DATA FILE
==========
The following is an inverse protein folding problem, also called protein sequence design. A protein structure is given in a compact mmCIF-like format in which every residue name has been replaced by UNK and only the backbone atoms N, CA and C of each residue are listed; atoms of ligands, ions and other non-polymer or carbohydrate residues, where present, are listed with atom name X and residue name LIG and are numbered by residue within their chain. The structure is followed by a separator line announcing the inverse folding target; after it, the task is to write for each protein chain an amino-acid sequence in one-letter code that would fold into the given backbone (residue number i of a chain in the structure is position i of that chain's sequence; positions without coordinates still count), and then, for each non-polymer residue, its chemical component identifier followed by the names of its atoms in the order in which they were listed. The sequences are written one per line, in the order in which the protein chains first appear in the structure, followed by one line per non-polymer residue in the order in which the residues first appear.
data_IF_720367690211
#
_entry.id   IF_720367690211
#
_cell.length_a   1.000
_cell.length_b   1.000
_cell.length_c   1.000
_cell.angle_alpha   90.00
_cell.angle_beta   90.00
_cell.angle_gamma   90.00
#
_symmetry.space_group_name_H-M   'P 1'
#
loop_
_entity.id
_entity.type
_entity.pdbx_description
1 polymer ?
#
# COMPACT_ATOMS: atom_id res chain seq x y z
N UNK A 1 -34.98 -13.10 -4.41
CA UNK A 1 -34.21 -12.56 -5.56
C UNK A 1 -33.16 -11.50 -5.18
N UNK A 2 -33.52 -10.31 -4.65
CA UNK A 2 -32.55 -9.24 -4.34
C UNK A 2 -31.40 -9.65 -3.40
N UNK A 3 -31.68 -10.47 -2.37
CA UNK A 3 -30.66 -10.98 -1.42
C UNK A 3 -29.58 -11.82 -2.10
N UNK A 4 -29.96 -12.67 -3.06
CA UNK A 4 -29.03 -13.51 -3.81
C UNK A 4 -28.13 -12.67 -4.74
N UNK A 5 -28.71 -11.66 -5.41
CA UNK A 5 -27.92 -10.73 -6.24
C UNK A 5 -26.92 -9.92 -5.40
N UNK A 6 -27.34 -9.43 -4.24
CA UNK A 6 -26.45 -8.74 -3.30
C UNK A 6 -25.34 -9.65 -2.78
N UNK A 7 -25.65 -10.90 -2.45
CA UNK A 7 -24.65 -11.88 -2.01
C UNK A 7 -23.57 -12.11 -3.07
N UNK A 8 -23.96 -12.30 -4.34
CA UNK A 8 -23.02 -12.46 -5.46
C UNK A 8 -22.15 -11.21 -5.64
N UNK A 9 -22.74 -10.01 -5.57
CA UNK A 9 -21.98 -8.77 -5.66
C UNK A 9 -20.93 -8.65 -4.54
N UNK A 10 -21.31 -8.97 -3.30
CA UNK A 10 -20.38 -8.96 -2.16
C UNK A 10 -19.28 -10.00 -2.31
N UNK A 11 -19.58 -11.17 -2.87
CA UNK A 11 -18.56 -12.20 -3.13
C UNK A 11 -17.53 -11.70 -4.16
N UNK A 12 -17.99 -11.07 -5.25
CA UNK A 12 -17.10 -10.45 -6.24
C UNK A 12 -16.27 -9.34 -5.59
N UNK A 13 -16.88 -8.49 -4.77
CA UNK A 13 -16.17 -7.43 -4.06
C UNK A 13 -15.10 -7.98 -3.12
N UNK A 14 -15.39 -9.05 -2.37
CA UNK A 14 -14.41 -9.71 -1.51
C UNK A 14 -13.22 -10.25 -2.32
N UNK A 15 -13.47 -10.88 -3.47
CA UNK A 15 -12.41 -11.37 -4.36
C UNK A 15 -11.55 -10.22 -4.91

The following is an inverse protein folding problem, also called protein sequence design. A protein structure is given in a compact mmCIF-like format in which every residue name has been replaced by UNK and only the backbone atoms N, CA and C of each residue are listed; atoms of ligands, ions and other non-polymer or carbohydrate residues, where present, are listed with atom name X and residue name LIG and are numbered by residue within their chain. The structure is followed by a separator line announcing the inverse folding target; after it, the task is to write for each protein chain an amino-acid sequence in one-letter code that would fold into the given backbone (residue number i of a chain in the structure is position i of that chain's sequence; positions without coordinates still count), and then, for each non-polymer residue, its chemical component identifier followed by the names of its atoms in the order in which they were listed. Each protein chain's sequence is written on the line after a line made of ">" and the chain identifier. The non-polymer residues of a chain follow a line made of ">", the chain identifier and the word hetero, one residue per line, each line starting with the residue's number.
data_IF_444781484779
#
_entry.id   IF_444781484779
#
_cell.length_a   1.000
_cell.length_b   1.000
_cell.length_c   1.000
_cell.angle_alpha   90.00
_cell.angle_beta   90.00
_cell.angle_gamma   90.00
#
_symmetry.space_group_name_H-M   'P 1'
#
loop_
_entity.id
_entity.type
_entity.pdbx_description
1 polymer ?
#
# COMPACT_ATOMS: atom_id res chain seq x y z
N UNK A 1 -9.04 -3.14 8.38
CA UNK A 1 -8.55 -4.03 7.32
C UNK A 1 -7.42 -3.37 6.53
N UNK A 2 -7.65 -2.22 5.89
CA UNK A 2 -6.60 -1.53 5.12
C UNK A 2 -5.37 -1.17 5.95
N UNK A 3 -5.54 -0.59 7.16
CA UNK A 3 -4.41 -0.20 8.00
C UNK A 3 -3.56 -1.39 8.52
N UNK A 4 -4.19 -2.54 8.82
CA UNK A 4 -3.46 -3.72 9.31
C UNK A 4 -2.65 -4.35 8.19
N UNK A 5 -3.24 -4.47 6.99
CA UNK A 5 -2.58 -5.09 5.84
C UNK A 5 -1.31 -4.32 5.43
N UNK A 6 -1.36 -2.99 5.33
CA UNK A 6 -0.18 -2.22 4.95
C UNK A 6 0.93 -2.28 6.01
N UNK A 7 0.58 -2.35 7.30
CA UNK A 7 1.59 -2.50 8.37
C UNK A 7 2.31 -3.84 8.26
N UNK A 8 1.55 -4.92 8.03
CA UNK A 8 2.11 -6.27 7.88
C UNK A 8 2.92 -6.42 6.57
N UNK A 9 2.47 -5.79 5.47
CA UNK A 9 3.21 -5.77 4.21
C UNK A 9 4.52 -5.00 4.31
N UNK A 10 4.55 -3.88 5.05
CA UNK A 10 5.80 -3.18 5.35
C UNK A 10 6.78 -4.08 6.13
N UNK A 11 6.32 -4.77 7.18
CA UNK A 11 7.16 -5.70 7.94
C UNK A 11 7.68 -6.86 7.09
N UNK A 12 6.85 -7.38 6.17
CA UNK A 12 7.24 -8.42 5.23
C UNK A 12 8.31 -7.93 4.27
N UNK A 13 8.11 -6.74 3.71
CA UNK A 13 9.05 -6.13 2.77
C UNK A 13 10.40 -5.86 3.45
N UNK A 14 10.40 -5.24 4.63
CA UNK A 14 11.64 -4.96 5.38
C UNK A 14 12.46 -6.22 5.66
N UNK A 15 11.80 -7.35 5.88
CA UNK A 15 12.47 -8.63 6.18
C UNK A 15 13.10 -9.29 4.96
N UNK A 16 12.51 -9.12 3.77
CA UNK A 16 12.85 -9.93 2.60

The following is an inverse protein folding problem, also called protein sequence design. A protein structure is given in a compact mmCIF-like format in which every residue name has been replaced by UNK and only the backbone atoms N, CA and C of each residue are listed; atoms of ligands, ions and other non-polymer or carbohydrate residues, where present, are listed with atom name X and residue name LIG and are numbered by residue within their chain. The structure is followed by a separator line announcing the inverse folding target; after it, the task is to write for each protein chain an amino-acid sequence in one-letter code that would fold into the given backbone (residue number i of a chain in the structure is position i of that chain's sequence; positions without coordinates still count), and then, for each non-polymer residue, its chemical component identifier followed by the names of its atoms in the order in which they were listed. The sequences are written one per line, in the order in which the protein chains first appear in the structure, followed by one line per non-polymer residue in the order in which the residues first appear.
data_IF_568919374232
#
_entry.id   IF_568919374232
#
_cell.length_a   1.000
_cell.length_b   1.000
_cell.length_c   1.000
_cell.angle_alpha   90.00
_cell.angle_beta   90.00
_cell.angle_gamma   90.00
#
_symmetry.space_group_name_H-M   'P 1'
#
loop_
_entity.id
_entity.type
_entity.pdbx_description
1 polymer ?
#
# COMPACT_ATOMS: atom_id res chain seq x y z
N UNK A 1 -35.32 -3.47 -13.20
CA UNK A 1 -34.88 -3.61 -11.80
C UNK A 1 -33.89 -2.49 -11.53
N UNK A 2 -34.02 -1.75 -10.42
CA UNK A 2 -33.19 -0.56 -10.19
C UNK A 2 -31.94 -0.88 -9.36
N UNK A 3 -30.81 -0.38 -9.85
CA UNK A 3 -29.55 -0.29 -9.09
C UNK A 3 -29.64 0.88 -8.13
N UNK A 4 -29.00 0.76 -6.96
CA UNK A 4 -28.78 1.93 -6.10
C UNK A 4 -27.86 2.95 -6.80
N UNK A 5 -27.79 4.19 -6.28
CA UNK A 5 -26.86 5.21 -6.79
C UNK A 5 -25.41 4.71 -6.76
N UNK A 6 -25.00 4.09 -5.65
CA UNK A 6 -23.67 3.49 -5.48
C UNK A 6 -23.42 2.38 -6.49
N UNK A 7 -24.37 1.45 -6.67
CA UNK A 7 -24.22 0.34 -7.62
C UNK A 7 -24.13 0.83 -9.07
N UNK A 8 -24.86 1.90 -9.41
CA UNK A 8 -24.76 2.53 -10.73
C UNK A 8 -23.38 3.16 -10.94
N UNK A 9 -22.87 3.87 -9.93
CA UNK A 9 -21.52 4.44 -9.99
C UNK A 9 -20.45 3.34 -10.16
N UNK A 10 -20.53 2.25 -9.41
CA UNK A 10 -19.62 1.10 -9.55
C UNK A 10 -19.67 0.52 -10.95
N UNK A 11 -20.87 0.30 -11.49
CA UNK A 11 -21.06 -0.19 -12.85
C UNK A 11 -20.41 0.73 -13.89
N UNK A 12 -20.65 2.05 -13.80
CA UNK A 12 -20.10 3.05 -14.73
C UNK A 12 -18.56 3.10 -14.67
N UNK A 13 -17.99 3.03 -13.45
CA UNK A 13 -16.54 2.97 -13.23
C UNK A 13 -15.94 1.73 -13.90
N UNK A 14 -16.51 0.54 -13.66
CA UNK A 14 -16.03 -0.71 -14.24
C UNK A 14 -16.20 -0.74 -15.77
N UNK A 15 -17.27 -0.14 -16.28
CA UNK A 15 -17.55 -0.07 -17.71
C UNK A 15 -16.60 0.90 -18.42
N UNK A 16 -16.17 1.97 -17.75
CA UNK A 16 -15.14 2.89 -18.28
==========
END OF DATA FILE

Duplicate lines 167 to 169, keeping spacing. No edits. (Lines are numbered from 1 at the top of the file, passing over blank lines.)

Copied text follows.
C UNK A 4 -27.86 2.95 -6.80
N UNK A 5 -27.79 4.19 -6.28
CA UNK A 5 -26.86 5.21 -6.79